JANM will be closed on August 10, 2023 in observance of the anniversary of the Civil Liberties Act of 1988. JANM honors this anniversary to acknowledge incarceration of 120,000 Japanese Americans in US concentration camps without due process or evidence of wrongdoing.
On August 10, 1988, President Ronald Reagan issued a formal Presidential apology and symbolic payment of financial reparations to surviving Japanese Americans who were incarcerated during World War II. The act was the first and only time that the US government publicly apologized for a mistake acknowledging that the forced removal and unconstitutional incarceration was caused by a failure of political leadership, wartime hysteria, and racism.
Click on the following online resources to learn more about the Civil Liberties Act of 1988:
However, the Civil Liberties Act of 1988 did not extend to Japanese Latin Americans, Germans, and Italians who were interned and incarcerated in the Department of Justice (DOJ) camps. Japanese Latin Americans continue to fight for redress today and educate the public through annual pilgrimages, like the Crystal City Pilgrimage.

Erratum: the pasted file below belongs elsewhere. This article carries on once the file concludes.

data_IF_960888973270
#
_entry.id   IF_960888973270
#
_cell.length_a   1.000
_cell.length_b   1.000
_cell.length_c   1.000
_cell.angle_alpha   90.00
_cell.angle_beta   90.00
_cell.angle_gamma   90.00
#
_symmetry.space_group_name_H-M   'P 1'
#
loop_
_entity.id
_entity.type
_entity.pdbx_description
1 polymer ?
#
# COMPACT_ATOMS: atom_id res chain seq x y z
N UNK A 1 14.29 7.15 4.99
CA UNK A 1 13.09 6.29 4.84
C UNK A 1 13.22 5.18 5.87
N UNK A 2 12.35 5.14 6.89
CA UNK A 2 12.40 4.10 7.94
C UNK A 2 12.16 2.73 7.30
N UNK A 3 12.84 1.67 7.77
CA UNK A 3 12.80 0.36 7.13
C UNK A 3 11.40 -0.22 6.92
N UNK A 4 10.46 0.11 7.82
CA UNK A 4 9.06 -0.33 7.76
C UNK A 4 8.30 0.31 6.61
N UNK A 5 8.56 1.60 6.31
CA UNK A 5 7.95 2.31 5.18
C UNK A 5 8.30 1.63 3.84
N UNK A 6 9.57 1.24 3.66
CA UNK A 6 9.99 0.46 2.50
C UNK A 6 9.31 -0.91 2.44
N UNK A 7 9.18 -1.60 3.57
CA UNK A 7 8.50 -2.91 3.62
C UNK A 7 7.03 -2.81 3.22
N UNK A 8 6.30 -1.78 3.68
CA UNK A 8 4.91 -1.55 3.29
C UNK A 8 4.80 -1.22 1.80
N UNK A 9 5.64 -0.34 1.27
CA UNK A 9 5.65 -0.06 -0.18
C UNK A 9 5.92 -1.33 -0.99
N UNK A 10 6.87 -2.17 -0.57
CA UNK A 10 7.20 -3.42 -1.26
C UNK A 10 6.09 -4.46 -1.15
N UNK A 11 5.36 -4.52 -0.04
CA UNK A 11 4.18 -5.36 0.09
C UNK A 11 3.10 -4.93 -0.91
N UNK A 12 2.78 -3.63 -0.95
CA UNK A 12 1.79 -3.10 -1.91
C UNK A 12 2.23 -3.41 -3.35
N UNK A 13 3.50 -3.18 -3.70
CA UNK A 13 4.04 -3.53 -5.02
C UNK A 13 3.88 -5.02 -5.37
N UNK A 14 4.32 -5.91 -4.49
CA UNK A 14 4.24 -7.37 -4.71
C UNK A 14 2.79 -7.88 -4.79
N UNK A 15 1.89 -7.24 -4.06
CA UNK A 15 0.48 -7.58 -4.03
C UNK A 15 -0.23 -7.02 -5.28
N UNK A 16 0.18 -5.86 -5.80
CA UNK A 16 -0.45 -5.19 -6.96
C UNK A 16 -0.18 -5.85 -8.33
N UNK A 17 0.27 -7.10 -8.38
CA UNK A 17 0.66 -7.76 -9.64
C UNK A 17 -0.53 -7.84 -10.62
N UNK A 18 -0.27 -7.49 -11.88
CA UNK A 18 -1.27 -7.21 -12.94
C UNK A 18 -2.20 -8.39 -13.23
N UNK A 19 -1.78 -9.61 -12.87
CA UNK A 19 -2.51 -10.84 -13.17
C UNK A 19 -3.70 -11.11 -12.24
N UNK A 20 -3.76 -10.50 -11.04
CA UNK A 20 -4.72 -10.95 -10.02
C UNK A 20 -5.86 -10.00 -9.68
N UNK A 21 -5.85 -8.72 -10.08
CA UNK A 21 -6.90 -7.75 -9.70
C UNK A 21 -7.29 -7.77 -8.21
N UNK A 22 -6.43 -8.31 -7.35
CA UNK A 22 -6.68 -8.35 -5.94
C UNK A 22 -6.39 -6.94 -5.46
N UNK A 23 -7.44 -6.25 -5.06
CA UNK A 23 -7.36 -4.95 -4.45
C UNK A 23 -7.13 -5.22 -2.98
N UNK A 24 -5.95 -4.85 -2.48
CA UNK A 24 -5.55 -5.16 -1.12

Check out these Discover Nikkei stories to learn more about those who were incarcerated in the DOJ camps.
Pilgrimage to Former Internment Camp Reveals Untold Story of Japanese Latin American Incarceration (From 2020)
Sita Kuratomi Bhaumik covers the 2019 Crystal City Pilgrimage.
The Japanese Peruvian Community of Chicago (From 2016)
Ryan Masaaki Yokota writes about the Japanese Peruvians who built their lives in Chicago after World War II.
Yoshitaro Amano, Canal Zone Resident and Prisoner #203 (From 2010)
In this two-part story, Esther Newman explores the circumstances of her grandfather’s capture, internment, and repatriation.
Hannah Tomiko Holmes and Doris Sato, Fabric-Framed Photograph Commemorating the Efforts of the National Council for Japanese American Redress, 1987, fabric and paper, Japanese American National Museum, 88.4.1B.
Hannah Tomiko Holmes, Fred Korematsu, Gordon Hirabayashi, Michi Weglyn, William Hohri, Aiko Herzig, and Harry Y. Ueno Dolls, ca. early 1990s, fabric, 16” in height, Japanese American National Museum, gift of Hannah Tomiko Holmes, 88.4.1C.